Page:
OFF THE MARK
We’re Still Getting ‘Huck Finn’ Wrong
A new book reminds us that Mark Twain would absolutely hate winding up on approved reading lists. Like his most famous creation, Huck Finn, he took a dim view of civilization.
The quintessential American novel of rambunctious boyhood contains 13 dead bodies, numerous violent assaults and crimes, and a conspicuously casual deployment of the ugliest racial slur in the English language. Mark Twain’s Huckleberry Finn was once banned by libraries across America for its violence, coarse language, and subversive ideas on race and childhood. But the book is now the most-often-assigned novel in American schools. Do its many provocations no longer startle and offend, or has a convenient case of cultural amnesia helped us forget the most radical and disturbing elements of a complex masterpiece?
Huck Finn’s America, a fascinating new book by Andrew Levy, argues that we persistently misread Twain’s messages on race and children for a simple reason: Americans still subscribe to many of the same myths and prejudices as their 19th-century ancestors. Twain’s novel is not a hymn to the carefree pleasures of a rustic childhood; it’s a barbed critique of precisely the sort of standardized education that has now led to the book’s adoption in countless classrooms. And despite the fame of Huck’s declaration that he would rather go to hell than return Jim to slavery, he and Tom Sawyer prolong Jim’s enslavement just to entertain themselves.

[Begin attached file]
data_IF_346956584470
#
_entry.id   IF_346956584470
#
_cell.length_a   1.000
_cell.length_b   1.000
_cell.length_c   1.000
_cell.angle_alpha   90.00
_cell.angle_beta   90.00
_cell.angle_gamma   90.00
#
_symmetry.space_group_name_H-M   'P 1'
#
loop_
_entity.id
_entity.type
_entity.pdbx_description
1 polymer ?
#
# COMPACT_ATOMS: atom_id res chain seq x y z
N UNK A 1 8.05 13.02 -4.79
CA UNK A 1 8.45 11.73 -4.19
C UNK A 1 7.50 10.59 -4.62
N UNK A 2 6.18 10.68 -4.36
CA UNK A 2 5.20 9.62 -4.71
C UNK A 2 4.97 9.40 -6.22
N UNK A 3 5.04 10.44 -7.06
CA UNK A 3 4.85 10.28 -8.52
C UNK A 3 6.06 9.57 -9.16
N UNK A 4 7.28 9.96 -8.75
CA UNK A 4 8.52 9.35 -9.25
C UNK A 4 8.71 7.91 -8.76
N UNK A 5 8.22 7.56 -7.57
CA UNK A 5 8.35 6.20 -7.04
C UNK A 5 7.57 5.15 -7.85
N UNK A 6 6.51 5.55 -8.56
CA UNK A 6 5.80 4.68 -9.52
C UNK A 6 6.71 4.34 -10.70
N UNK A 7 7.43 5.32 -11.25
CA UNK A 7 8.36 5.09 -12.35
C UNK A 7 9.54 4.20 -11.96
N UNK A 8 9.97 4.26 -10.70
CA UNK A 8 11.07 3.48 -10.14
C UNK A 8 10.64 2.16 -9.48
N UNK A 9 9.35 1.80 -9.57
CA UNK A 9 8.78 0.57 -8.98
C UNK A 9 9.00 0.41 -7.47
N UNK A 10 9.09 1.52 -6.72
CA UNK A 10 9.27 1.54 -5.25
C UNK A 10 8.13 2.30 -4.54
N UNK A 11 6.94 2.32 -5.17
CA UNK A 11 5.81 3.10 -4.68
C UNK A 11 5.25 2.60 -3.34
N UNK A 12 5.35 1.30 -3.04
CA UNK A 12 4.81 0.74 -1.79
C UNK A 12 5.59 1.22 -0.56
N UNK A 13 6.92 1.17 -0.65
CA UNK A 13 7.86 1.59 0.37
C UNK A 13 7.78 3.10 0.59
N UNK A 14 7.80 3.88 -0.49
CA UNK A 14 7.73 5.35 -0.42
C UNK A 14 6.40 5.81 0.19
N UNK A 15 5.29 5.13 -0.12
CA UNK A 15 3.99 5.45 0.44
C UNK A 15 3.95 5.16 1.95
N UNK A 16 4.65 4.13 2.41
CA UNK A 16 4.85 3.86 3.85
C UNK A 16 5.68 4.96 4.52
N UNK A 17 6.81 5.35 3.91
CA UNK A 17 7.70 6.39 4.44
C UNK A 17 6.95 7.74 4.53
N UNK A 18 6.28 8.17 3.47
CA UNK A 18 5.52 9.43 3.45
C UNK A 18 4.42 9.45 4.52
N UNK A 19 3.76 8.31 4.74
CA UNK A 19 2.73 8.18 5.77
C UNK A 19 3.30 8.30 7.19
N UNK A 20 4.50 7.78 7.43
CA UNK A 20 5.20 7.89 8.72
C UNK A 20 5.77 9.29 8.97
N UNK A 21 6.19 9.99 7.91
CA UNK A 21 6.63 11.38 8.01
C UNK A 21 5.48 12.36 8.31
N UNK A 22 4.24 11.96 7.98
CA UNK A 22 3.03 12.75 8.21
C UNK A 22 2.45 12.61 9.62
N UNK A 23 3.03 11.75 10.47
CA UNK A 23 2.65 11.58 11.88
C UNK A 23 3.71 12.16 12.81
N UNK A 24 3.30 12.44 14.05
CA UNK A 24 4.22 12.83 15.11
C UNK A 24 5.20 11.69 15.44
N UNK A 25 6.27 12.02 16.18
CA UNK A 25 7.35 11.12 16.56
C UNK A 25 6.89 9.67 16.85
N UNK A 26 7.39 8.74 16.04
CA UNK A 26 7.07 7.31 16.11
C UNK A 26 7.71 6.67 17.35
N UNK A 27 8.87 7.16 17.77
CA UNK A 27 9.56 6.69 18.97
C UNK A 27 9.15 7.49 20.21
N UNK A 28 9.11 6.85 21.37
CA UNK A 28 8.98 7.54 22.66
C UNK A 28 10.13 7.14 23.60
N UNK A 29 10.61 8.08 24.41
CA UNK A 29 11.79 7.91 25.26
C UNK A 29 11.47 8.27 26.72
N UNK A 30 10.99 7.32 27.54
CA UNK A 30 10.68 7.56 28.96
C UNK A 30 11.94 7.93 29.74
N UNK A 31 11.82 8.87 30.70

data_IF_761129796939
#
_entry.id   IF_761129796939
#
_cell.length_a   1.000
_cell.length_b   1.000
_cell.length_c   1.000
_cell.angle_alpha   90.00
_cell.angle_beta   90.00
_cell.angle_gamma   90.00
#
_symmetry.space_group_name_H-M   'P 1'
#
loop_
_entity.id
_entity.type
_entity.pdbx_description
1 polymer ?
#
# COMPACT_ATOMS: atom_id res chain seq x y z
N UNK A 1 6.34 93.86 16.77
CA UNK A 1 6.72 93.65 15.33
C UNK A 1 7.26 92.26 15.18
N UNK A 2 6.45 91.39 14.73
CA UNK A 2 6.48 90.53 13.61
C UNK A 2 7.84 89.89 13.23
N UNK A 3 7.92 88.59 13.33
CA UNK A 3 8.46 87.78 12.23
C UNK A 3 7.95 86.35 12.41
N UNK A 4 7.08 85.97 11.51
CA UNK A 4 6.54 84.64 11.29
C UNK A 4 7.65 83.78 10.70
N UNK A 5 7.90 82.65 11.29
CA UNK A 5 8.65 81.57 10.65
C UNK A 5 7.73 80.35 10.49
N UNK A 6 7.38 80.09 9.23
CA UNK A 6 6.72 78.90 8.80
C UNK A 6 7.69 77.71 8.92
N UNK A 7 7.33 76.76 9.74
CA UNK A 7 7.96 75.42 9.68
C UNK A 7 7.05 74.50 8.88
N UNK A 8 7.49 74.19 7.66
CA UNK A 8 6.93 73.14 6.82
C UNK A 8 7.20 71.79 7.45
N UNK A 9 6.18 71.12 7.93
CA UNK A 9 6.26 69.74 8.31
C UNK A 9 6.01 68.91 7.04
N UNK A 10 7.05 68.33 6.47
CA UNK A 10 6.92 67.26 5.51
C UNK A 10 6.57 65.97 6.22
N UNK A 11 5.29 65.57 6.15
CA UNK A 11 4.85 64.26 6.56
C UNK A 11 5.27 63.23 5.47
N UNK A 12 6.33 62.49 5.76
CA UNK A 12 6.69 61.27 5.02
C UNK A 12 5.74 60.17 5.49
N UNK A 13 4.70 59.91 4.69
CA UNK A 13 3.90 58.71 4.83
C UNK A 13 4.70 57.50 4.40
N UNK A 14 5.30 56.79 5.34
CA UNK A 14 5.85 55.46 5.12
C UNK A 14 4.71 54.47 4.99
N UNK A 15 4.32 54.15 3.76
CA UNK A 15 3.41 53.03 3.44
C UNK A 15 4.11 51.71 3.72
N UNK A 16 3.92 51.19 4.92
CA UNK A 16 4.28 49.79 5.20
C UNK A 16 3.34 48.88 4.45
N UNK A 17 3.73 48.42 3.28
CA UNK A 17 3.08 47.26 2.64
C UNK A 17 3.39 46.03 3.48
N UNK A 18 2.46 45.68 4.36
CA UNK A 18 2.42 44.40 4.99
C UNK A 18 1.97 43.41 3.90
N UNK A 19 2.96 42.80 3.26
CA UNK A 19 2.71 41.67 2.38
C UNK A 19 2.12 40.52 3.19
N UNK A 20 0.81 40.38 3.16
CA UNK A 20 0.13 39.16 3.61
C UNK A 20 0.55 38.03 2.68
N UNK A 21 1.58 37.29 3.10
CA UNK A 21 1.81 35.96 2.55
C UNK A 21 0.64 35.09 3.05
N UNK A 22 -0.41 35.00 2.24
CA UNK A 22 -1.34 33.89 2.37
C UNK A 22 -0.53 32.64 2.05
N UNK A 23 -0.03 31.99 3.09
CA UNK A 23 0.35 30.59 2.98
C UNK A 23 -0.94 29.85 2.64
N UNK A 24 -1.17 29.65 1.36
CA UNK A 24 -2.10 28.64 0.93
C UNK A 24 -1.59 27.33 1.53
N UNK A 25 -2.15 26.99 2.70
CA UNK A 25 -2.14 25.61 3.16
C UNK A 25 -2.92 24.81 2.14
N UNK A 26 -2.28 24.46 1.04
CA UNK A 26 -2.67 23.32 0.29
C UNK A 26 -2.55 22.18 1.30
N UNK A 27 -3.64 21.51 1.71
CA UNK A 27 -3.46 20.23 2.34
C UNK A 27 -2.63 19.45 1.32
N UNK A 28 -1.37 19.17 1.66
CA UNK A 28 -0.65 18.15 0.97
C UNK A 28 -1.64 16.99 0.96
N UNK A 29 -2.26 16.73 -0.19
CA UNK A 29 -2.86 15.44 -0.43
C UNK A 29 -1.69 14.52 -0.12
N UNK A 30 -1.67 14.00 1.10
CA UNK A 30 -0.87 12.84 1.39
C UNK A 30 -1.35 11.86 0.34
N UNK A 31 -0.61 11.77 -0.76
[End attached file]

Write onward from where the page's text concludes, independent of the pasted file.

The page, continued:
Common readings of the book are now trapped in the same sanctimonious clichés that Twain both punctured and perpetuated. Levy blends cultural history, biography, and perceptive readings to reveal the shadowy complexity of a novel Americans compulsively simplify. Toni Morrison once described Huck Finn as “an amazing, troubling book,” and Levy’s book shows precisely how and why this remains true.
When Twain published Huckleberry Finn in 1884, the headlines of many American newspapers featured deeds of chilling villainy by child criminals. Certain kids, like a boy in Cincinnati who conspired with a “Negro” accomplice to murder and rob their employer, really were criminals. But all children were potential criminals. The “literary poison” of dime store novels about detectives, cowboys, and pirates could quickly turn a good kid bad. “Reading was the Xbox of the Victorian age, and dime novels their equivalent of violent video games,” Levy writes.
Cultural hysteria about the pernicious effects of genre fiction reached astonishing heights. The president of Yale thought that bad books could literally make people idiots: “It now and then happens that a youth of seventeen becomes almost an intellectual idiot or an effeminate weakling” because of bad taste in novels.
Twain loved to mock moralistic children’s literature in which good little boys were rewarded and bad boys suffered. He wrote one piece called “The Story of the Good Little Boy Who Did Not Prosper” about a boy who “was so honest that he was simply ridiculous.” He “always obeyed his parents, no matter how absurd and unreasonable their demands were.” The story ends when the boy literally gets blown apart in an explosion. Being good isn’t always a good idea.